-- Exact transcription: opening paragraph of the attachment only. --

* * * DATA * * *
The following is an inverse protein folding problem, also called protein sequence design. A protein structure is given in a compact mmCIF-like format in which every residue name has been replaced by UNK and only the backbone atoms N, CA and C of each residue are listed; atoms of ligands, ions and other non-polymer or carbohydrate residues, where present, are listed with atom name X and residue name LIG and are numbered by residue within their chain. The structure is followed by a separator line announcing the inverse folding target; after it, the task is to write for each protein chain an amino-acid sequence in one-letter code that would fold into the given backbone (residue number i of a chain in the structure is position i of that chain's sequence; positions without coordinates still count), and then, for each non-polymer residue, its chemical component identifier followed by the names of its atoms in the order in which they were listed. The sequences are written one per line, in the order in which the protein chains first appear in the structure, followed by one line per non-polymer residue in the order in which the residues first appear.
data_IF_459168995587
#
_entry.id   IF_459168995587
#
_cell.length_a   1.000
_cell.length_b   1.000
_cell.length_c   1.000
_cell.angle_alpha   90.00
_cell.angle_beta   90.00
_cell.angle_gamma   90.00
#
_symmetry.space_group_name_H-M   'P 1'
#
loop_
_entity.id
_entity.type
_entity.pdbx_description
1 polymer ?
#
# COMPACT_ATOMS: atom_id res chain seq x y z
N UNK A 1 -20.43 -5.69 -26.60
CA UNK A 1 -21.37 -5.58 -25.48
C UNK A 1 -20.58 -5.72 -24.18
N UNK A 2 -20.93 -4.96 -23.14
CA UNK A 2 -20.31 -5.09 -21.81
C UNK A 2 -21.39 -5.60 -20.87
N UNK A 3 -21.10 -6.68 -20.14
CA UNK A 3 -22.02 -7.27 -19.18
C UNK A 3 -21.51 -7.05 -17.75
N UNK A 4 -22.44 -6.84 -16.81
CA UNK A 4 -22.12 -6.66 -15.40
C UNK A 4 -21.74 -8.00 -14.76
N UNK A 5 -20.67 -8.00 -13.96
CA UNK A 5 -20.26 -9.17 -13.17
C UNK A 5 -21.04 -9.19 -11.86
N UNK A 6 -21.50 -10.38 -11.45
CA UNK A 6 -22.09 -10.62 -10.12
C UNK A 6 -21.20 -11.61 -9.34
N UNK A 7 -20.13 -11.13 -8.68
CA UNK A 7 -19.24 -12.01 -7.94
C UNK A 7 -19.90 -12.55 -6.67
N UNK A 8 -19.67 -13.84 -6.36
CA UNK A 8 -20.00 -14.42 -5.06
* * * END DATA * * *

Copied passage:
The following is an inverse protein folding problem, also called protein sequence design. A protein structure is given in a compact mmCIF-like format in which every residue name has been replaced by UNK and only the backbone atoms N, CA and C of each residue are listed; atoms of ligands, ions and other non-polymer or carbohydrate residues, where present, are listed with atom name X and residue name LIG and are numbered by residue within their chain. The structure is followed by a separator line announcing the inverse folding target; after it, the task is to write for each protein chain an amino-acid sequence in one-letter code that would fold into the given backbone (residue number i of a chain in the structure is position i of that chain's sequence; positions without coordinates still count), and then, for each non-polymer residue, its chemical component identifier followed by the names of its atoms in the order in which they were listed. The sequences are written one per line, in the order in which the protein chains first appear in the structure, followed by one line per non-polymer residue in the order in which the residues first appear.